By Marcus Omdahl
When my wife and I started having children we talked a great deal about the important lessons we wanted them to learn before releasing them into adulthood. We are convinced that the goal of parenting isn’t to raise good kids but is to raise good adults!
Along the way we’ve read a book by Ted Tripp called, Shepherding a Child’s Heart. In Ted’s book he uses the image of a funnel to illustrate the fundamental shape of successful parenting. Kids should start out in the narrow part of the funnel with very little freedom. They should have clear boundaries, be taught 1st-time obedience, and should have clear disciplinary procedures in place. As they mature, obedience is still required, but children should be given more responsibility, freedom, and space to make decisions and to suffer the consequences of decisions for good or for ill. The point is to prepare kids so that when they emerge from the funnel, they will have taken on the basic nature and character of the parents, but are free to be adults and to live wisely and well on their own.
I not only find this image helpful for parenting, but also for understanding a fairly difficult passage in one of Paul’s letters to a group of churches in southern Galatia. Paul is trying to show that God has been on a parenting project himself, having conceived his people in his call to Abraham in Genesis 12, nurtured them through infancy by giving his law to them through Moses in Exodus 20, and released them for freedom by standing in the faithfulness of Jesus as displayed in the gospels. The primary question Paul seeks to answer in this letter, is “How does the law part…the middle part…’the funnel part’ fit into the maturing of people and preparing them for freedom?
Paul’s two part answer (Galatians 3:15-25) is that the law prepares us for freedom first by taking it away (3:15-13) then by pointing beyond itself to provide freedom (3:23-25). The law takes away freedom by providing boundaries that differentiate good and evil. This isn’t bad… but terribly good! For life to function individually, and in a community, everyone needs to know the rules. The problem is, nobody follow them…at least not all them. Because of this Paul sees that laws, even divine laws exist to imprison us in our sins, closing off every other route to freedom, except through standing behind in faithfulness and full obedience of Jesus to the cross. In other words, by receiving God’s grace!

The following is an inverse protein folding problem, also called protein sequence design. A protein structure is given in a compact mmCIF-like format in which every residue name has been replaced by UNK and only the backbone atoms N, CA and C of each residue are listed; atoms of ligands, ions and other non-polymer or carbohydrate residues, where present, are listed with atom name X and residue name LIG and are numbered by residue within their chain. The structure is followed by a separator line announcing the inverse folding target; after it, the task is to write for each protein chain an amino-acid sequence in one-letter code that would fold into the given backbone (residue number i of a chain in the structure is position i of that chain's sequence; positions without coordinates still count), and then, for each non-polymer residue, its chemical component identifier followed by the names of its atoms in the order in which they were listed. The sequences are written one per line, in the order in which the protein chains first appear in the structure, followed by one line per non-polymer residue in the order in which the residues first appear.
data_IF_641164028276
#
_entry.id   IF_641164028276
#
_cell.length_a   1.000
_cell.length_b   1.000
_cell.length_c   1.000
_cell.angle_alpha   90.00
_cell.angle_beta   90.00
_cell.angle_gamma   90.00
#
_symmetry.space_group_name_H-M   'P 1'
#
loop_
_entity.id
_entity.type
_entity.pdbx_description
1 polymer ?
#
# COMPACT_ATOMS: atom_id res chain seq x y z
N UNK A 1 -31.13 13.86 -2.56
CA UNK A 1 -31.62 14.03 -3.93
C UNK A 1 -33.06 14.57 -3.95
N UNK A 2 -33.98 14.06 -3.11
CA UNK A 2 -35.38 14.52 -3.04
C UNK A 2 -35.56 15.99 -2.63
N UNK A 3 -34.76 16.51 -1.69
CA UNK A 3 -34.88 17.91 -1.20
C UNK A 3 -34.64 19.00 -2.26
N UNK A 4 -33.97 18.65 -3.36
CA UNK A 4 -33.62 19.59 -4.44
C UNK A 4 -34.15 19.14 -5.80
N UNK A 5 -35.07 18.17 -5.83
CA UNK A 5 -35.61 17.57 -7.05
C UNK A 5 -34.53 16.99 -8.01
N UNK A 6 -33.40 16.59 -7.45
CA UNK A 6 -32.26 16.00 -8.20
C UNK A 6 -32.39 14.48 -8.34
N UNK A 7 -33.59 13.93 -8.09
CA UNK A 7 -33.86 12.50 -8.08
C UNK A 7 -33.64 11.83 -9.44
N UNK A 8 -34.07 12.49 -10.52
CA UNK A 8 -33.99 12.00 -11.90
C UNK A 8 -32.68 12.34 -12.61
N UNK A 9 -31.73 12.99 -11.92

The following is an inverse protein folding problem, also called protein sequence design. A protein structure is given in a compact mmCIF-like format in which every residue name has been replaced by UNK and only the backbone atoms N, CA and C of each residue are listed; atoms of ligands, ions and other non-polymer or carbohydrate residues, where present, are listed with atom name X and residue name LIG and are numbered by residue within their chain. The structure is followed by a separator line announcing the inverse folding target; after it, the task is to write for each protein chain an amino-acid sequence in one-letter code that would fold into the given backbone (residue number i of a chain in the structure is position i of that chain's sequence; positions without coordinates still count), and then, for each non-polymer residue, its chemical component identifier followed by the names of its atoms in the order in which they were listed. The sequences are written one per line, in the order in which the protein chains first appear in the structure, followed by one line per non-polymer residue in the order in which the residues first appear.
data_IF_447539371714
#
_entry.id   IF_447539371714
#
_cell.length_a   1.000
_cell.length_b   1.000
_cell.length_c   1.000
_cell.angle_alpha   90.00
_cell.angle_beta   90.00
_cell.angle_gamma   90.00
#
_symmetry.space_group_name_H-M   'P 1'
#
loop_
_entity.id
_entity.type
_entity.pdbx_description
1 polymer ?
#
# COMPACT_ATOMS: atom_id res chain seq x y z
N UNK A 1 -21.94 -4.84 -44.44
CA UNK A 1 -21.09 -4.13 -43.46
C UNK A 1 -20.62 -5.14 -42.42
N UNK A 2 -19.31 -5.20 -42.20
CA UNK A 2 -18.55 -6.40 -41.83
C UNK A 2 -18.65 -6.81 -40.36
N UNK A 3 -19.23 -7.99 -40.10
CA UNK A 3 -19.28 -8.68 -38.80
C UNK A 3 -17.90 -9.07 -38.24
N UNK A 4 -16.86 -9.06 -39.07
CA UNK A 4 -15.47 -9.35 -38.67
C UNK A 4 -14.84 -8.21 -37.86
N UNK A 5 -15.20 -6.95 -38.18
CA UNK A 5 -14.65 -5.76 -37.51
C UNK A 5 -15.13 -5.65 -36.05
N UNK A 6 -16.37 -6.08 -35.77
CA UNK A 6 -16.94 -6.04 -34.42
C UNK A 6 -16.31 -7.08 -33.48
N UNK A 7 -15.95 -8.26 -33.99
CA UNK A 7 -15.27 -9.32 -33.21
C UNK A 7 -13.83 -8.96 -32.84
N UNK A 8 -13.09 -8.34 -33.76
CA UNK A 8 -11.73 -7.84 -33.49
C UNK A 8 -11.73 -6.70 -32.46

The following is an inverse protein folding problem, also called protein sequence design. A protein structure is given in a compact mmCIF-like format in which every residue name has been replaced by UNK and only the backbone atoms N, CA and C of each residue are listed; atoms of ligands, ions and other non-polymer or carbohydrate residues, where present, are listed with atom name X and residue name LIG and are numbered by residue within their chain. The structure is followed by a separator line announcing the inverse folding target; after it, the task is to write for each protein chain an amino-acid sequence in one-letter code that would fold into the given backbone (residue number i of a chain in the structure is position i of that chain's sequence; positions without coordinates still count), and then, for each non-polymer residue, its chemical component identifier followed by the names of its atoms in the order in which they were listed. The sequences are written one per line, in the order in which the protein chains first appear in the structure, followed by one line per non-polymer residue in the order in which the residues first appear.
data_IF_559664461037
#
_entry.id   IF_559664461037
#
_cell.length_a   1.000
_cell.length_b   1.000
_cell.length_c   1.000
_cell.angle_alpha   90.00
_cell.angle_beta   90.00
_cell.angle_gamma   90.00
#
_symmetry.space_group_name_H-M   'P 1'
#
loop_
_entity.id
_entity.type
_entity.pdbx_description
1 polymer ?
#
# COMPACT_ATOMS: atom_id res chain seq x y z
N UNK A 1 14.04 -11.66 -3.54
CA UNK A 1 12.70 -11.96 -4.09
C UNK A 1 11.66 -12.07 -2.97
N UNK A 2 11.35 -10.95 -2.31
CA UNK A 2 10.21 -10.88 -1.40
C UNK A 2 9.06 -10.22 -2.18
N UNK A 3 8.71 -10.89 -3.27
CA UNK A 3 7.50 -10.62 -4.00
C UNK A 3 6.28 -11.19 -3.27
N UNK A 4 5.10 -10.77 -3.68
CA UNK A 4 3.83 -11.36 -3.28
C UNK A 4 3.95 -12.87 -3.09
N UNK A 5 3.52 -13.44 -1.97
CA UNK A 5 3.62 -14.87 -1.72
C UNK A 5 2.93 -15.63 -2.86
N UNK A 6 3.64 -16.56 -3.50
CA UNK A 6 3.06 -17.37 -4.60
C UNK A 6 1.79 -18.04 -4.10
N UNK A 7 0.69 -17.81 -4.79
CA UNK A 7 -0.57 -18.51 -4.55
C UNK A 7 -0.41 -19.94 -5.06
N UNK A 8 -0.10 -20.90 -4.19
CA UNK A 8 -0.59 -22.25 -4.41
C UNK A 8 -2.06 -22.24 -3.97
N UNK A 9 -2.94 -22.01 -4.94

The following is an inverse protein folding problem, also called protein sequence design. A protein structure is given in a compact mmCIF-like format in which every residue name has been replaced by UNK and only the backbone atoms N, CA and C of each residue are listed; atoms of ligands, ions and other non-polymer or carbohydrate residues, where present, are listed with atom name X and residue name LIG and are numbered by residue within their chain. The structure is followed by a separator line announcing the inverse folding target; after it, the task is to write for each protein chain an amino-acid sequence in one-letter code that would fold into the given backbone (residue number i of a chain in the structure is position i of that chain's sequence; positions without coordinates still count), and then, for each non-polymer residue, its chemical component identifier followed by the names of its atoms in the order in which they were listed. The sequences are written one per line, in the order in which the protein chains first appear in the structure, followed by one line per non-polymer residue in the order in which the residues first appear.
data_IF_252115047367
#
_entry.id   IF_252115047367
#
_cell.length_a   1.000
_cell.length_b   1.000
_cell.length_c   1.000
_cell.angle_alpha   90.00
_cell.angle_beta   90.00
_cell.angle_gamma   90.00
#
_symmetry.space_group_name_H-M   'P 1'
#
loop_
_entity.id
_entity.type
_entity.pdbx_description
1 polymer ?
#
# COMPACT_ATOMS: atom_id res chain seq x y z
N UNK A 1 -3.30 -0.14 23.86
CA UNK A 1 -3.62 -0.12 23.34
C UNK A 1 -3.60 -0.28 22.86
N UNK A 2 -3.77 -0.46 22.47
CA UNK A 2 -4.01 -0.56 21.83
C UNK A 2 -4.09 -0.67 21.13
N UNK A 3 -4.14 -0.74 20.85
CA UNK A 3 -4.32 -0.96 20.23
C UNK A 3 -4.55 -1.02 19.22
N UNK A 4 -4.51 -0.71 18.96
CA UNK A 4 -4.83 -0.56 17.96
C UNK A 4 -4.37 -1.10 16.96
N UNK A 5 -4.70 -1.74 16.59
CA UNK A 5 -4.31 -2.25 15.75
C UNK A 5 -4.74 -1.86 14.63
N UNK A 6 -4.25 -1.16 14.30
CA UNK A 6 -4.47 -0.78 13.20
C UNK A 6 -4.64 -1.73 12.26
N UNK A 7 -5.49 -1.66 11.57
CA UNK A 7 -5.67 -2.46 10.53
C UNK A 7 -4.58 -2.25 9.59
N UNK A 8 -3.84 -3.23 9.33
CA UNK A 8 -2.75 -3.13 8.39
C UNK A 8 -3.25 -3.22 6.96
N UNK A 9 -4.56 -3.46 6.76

That’s exactly where the second function of the law comes in. Paul sees the law as a tutor (vv. 24-25), entrusted with the task of teaching us that as children can’t rescue ourselves through law keeping (because we’re actually law breakers) but need to look beyond the law to be rescued. We don’t need less than laws, we don’t need more laws, we need more than laws… we need Jesus! What we have in Jesus is incredible – God loving us not in the midst of our obedience, but in the midst of our disobedience. That’s the big lesson that God wants to teach us! He loves us, even in the midst of our disobedience.
When we’re loved in the midst of our disobedience, something weird happens – we actually become more obedient…out of love! It’s the difference of doing what our parents say because we know they love us (and want what’s best for us) verses doing what they say to make sure we can stay in their house and eat their food and not get punished. One is driven by love, the other is driven by fear.
If you’re raising a family right now I want you to reflect on the following question: “What’s the best thing I can do to help my kids obey me?” I would challenge you to consider that the best thing you can do to help your children obey you is to love them deeply, even sacrificially in the midst of their disobedience. You might win your child’s heart for the rest of their lives!